This does not bode confidence in the rigor and conduct of due diligence done by the Monetary Authority of Singapore (MAS) on cryptocurrency organisations based out of Singapore, especially when Terraform Labs itself had been under investigation by the US Security Exchange Commission (SEC) since Nov 2021 for violating US federal laws governing the offering and sales of financial products with unapproved “mirror” pegging to the US dollar, as well as being an unregistered and unrecognized financial broker in the US.
Small wonder that UST failed to hold its self-declared value peg to the US dollar once it came under market speculative attack, and no surprise that the Luna cryptocurrency’s value also got wiped out as a result.
Chasing Trends and Hot Money
Secondly, the attraction of cryptocurrency organisations to Singapore’s fintech industry has been a central focus of MAS and the Singapore government since 2018 and the cryptocurrency boom.
This has intensified especially during the past two years of the Covid-19 pandemic which saw a global spike in digital transactions and inflow of “hot” speculative money from institutional and retail investors seeking to grow their monetary wealth in the free-wheeling, unregulated global cryptocurrency market.
Singapore’s existing business-friendly regulatory regime and liberal (read: nonexistent) taxation regime on cryptocurrency and capital gains from stock market profits makes it very attractive for wealthy individuals and fintech companies to set up shop in the country, especially in the face of growing scrutiny and tightening regulations on cryptocurrency and fintech in other financial capitals worldwide.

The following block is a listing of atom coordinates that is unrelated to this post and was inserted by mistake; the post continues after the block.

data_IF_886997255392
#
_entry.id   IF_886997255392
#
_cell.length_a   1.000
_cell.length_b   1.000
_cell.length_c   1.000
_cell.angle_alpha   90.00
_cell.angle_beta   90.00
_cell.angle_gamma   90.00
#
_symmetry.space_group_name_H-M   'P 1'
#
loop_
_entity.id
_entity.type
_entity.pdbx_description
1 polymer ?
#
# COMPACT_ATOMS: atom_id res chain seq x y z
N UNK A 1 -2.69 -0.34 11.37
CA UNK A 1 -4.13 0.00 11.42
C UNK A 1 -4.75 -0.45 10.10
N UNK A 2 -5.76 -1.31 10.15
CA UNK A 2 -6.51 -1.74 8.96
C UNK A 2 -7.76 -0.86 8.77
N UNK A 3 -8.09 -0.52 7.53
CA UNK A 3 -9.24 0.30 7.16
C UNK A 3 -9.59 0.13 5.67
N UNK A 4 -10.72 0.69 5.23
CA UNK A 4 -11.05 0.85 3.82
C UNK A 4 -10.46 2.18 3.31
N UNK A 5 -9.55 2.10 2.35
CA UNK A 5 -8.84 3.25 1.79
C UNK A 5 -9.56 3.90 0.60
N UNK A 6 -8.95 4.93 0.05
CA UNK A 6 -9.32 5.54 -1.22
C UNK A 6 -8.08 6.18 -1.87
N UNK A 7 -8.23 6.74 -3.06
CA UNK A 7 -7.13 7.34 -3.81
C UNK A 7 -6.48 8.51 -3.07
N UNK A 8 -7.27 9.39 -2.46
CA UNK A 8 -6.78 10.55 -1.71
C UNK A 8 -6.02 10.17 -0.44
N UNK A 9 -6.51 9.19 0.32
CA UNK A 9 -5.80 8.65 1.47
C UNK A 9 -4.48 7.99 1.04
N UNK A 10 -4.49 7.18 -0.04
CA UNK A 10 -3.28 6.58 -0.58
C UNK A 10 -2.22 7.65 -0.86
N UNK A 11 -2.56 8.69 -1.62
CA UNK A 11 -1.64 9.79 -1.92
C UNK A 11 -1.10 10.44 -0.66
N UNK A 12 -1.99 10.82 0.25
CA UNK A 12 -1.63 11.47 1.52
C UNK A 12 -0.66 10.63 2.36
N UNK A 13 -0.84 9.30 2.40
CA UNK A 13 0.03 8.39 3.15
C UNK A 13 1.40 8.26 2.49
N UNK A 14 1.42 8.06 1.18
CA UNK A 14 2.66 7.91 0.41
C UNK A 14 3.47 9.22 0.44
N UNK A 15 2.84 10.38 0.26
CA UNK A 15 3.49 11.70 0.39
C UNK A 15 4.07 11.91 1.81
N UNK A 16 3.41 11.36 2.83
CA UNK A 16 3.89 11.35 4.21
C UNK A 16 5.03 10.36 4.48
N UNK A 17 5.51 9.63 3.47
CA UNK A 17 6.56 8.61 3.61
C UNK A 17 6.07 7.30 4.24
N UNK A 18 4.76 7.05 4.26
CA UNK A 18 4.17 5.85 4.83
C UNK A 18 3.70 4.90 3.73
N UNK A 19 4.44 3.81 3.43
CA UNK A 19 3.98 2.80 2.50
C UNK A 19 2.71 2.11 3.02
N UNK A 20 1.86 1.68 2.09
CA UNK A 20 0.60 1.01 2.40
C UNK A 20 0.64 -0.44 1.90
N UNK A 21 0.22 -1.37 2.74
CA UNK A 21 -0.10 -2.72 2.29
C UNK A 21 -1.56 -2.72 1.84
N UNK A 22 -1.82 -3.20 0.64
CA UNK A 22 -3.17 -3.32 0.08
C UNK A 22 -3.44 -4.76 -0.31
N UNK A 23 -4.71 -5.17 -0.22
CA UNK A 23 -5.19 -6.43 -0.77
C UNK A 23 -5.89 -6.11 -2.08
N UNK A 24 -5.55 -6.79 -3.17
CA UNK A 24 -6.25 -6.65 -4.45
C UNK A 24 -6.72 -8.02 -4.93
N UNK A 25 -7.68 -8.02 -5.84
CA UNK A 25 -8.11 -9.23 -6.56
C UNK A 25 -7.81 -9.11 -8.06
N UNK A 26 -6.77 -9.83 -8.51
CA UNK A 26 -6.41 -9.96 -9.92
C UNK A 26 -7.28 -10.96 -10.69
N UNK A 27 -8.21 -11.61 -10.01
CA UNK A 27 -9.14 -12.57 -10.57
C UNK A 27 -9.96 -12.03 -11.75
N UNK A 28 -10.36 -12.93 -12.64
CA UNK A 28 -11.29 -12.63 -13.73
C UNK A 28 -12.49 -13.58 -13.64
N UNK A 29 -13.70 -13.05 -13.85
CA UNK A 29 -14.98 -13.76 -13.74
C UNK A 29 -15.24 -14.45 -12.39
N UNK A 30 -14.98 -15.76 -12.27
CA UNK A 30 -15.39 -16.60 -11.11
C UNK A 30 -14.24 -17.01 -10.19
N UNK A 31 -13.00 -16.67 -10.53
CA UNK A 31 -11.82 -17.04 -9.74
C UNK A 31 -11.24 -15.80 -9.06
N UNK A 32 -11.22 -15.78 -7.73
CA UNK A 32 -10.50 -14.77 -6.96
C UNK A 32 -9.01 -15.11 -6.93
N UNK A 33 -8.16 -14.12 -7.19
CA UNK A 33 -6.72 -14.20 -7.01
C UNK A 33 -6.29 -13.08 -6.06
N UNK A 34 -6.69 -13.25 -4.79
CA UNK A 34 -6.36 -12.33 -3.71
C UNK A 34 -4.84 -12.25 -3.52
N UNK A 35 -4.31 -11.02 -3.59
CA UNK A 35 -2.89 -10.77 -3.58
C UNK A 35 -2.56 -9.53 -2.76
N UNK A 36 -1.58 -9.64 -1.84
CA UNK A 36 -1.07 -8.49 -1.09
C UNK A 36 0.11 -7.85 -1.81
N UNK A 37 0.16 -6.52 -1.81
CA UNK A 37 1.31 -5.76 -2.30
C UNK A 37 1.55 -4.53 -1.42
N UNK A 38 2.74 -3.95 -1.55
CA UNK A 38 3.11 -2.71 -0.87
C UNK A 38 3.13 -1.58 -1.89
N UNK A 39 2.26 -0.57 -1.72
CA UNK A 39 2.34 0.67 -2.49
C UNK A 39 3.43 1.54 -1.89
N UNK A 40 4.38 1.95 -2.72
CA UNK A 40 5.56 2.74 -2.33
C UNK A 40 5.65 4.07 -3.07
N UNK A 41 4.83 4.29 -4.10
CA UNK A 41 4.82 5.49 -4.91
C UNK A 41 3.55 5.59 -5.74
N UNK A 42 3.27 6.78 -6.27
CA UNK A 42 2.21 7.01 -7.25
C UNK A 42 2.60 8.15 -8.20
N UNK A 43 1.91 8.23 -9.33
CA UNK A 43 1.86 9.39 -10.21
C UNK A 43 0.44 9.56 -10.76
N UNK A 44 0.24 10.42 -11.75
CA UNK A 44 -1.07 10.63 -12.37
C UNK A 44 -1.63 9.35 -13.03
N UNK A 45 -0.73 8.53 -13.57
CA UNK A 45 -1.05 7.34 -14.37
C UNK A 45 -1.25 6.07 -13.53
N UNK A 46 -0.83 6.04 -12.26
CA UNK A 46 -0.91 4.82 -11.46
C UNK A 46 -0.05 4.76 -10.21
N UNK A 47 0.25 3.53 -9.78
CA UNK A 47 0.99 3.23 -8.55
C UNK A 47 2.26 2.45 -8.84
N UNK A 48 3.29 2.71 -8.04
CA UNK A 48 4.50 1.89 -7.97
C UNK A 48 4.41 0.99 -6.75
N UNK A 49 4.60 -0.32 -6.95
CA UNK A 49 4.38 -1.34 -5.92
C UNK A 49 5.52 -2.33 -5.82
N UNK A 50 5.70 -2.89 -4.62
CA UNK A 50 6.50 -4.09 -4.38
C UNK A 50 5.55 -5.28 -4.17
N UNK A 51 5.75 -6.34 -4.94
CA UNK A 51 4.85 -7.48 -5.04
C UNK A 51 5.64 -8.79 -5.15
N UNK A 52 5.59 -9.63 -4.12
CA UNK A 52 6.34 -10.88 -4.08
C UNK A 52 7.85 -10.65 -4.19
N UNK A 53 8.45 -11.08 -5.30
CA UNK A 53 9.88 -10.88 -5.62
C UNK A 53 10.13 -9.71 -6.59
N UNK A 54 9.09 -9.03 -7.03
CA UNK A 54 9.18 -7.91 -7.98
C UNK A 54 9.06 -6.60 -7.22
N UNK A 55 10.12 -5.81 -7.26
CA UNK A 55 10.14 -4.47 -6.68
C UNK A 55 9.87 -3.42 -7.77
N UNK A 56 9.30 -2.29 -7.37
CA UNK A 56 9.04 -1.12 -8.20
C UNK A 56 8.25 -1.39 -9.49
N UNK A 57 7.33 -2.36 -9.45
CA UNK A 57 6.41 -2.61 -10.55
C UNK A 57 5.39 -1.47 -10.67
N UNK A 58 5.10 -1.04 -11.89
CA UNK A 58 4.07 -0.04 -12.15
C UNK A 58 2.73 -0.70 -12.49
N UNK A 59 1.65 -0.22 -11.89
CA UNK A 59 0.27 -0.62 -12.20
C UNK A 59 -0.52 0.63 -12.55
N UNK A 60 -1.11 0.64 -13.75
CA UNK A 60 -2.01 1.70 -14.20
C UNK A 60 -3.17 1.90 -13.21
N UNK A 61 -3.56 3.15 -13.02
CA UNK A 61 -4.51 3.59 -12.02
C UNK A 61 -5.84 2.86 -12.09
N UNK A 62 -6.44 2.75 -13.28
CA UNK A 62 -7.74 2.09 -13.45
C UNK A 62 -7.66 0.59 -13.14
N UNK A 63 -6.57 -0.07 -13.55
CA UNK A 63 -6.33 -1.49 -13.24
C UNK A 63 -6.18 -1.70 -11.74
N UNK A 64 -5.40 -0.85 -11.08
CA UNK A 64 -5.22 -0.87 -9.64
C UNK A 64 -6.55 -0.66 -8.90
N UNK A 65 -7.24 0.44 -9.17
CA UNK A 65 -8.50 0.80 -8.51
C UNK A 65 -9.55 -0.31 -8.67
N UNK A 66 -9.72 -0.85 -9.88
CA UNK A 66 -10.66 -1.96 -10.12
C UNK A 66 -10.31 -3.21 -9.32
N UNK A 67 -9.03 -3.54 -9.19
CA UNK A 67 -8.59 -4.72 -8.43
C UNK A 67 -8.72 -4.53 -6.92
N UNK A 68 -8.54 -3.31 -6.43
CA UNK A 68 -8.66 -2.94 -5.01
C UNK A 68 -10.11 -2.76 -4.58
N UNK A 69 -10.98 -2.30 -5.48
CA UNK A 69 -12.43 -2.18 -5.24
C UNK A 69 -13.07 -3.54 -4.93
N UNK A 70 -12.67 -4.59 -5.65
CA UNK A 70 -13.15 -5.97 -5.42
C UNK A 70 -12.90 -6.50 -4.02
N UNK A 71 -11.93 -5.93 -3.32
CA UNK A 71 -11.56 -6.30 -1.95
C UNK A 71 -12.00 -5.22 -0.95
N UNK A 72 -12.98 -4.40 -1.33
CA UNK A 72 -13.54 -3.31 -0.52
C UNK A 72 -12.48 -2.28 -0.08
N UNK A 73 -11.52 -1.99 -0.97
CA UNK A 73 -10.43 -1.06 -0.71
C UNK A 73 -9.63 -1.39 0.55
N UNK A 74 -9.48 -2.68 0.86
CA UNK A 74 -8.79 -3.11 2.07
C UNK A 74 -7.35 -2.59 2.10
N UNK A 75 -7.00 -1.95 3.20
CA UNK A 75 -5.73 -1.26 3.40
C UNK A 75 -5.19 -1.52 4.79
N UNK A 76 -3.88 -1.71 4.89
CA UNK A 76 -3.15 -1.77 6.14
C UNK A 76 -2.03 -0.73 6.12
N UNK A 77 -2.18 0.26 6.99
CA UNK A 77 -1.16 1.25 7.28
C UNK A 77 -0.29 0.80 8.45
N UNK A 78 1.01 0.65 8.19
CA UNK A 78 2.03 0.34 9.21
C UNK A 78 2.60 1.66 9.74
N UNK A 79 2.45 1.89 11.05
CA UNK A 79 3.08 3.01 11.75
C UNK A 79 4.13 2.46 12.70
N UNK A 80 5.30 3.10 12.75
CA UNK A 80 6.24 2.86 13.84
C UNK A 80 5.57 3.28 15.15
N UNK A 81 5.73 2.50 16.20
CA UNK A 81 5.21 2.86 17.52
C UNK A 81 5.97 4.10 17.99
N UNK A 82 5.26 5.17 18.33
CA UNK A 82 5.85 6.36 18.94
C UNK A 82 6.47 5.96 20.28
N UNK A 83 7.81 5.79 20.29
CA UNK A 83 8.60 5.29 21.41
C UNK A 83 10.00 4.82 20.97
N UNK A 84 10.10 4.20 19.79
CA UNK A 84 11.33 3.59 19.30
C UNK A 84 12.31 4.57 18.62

This should be worrisome for Singaporean society, as this purported increase in international finance and business flooding Singapore with fintech investments and business operations is set to exacerbate the current imbalance in Singapore’s economy with its fixation on financial services as a future economic growth engine.
Unlike previous waves of foreign investments into Singapore directly creating demand for sizeable local skilled labour populations to operate foreign-owned businesses in Singapore, the fintech boom in Singapore has not and will not create the quantity of jobs one might expect from the amount of foreign business interest in Singapore, or the monies being invested.
Are Locals Poorer Investments than Foreigners?
Furthermore, this dependence on foreign investments and business finance in fuelling Singapore’s economic growth comes at the cost of stagnating the local SME business industries.
Singapore’s SME economic sector has long struggled with productivity issues as well as declining interest from the younger generation of Singaporean workers who are drawn to better paying but fewer jobs offered by foreign businesses, and also put off by persistent dogmatic corporate cultures existing in many local SMEs.